Some of you may have read the book Men are from Mars, Women are from Venus, by John Gray or the new book now out Why Men Don't Listen and Women Can't Read Maps, by Barbara and Allan Pease. Interestingly the Peases traveled the world for three years collecting findings of new research on the brain, evolutionary biology and social changes to provide a scientific explanation of why men and women are the way they are. The book says "Men and Women are different. Not better or worse--different. Just about the only thing they have in common is that they belong to the same species." "Men can never find a pair of socks, but their CDs are in alphabetical order. Women can always find the missing set of car keys but rarely the most direct route to their destination." But how does this relate to the tactical differences between male and female officers? How do we take this info and get down to the real stuff? From what I have read, as well as from a Calibre Press session I went to at the International Association of Women Police Conference in Denver, there appear to be significant police-related differences between men and women. And it is likely in our best interest as police officers to capitalize on the differences and use them to our advantage. While on the other side, if the differences cause challenges, change our method of training to accommodate the differences. Here are some examples:
- Sheer size: the smaller size of a woman allows for better use of cover and concealment. They are more flexible and allow for more options during movement or cover. However, women have smaller hands than men and may have difficulty with the same size firearm. Suck it up and get her a smaller firearm. Don't set her up for failure the minute she hits the line. Give her the equipment she needs to do the job and be successful, instead of giving her a huge gun and saying "I told you she couldn't cut it."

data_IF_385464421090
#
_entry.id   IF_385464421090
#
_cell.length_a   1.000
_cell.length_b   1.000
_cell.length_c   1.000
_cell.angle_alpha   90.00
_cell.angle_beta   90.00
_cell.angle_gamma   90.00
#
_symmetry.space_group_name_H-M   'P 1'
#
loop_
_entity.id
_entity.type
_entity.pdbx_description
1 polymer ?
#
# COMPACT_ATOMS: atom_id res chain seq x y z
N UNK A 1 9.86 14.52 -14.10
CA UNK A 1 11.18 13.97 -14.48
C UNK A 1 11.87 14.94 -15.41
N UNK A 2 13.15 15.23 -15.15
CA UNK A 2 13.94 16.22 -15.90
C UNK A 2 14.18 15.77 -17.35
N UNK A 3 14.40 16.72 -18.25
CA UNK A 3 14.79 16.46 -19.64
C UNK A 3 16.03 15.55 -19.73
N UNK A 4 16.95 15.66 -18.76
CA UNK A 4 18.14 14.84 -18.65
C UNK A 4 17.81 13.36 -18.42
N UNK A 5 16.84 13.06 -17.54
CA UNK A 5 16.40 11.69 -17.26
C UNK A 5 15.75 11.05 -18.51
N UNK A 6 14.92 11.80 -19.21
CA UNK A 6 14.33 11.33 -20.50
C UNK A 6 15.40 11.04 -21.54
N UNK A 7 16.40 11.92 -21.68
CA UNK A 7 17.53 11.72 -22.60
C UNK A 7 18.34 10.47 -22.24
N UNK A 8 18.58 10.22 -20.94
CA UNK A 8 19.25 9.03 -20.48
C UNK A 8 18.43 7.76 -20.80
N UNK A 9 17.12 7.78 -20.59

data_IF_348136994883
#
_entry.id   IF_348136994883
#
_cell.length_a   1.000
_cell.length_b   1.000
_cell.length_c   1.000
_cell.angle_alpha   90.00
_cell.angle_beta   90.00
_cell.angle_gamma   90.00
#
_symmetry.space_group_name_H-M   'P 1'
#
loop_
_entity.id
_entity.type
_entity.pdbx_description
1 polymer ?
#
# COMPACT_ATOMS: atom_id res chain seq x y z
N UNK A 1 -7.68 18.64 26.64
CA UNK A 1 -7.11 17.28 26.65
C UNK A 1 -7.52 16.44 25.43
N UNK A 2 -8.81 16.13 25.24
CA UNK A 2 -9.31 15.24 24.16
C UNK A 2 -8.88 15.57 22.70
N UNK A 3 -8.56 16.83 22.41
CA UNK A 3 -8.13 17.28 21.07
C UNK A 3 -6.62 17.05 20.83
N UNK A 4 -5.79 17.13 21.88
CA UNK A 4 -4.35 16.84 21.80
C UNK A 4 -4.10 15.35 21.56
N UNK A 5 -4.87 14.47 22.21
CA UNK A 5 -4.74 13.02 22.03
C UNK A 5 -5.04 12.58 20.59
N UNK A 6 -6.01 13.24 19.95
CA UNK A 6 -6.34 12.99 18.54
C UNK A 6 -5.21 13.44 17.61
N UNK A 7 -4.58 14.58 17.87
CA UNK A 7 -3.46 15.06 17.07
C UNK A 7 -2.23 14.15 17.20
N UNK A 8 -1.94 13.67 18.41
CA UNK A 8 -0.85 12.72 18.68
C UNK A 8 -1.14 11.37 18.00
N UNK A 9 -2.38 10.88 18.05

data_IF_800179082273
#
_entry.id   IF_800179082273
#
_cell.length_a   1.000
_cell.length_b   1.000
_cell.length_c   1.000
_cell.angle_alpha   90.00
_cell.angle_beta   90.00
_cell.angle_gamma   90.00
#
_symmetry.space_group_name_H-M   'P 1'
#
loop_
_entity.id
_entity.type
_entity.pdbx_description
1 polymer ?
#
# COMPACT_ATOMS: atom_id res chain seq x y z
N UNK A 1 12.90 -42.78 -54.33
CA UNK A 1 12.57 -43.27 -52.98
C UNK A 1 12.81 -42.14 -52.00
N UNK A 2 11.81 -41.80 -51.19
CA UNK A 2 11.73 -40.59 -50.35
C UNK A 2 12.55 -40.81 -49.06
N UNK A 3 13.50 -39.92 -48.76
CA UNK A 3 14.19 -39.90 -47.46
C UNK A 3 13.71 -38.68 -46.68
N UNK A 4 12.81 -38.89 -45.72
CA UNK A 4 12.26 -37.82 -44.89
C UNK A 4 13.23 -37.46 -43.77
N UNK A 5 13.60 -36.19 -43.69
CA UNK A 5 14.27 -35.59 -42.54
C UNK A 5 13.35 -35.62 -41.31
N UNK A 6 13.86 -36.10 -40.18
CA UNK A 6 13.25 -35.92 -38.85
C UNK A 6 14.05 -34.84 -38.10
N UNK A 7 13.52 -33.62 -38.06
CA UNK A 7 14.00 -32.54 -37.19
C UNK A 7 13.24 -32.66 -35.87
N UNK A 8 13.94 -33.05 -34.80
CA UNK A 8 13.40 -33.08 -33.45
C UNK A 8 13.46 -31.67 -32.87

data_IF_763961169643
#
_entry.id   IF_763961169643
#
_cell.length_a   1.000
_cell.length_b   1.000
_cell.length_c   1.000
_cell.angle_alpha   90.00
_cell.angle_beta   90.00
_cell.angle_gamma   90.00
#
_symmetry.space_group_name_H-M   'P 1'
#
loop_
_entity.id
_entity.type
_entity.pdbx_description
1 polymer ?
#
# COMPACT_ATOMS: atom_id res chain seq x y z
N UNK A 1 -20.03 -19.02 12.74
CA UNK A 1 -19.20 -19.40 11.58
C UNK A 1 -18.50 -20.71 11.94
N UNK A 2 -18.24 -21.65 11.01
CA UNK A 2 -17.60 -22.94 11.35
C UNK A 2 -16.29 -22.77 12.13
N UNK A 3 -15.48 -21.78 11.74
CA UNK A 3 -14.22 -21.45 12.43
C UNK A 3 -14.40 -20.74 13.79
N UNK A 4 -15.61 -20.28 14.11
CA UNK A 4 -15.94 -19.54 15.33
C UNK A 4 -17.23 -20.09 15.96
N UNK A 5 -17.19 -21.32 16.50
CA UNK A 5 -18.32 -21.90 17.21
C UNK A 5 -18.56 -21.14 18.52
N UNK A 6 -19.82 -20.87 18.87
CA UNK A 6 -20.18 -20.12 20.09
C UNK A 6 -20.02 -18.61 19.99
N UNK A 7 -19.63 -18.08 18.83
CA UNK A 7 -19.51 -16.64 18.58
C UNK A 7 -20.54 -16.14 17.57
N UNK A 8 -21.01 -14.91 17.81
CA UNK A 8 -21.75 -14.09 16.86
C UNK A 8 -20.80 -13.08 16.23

- Women have better vision in low light, better peripheral vision and better hearing. They can hear a broader range of sound frequencies and tones in the human voice. This is designed to keep track of children--you know, the mother thing. However, men have an advantage as women tend to see things far away and are less likely to see things right in front of us. Men see what's right in front of them. This is a tactical mistake that should be overcome with some gender-specific training.
- Women are better at multitasking; however, we have to watch out that we don't do three things with mediocre skill rather than one thing well. Everything in policing must be done to the highest quality, whether it is report writing, interviewing or investigating.
- Men have a bigger brain. Sorry, ladies--it's true. But women have more nerve cells connecting the right and left brain, which allows us the ability to go back and forth and transfer data from the creative side to the computational side of our brains, matching up our verbal side with our visual, creative side a lot faster. The thinking-to-the-saying happens faster. The Calibre Press session described it as the women having a "superhighway" between the two sides of the brain, and the men having a "dirt road"--their words, not mine, don't shoot the messenger. This allows for quicker interpretation and verbalization of what we see, and is a good trait to have as an officer.
- Women can store in their minds all kinds of random information. Do you ever remember your wife remembering--and reminding you--of every detail of every little fight you've ever had, and what it was about? Yes, we pay attention to detail. This makes us potentially good analysts and good at looking at a variety of aspects of a crime, and remembering them.
- Women are less easy to anger. The more stressful a situation gets, the more calm we get. Anger is more likely to come to a male officer than a female officer (remember, this is generalizing from a biological perspective--I've seen loads of women go on spin cycle and tons of men carry on as if nothing happened). However, women tend to hesitate, rather than act with aggression. Female officers need to be trained to get through that. It is extremely important in tactical situations. It could be a matter of life or death.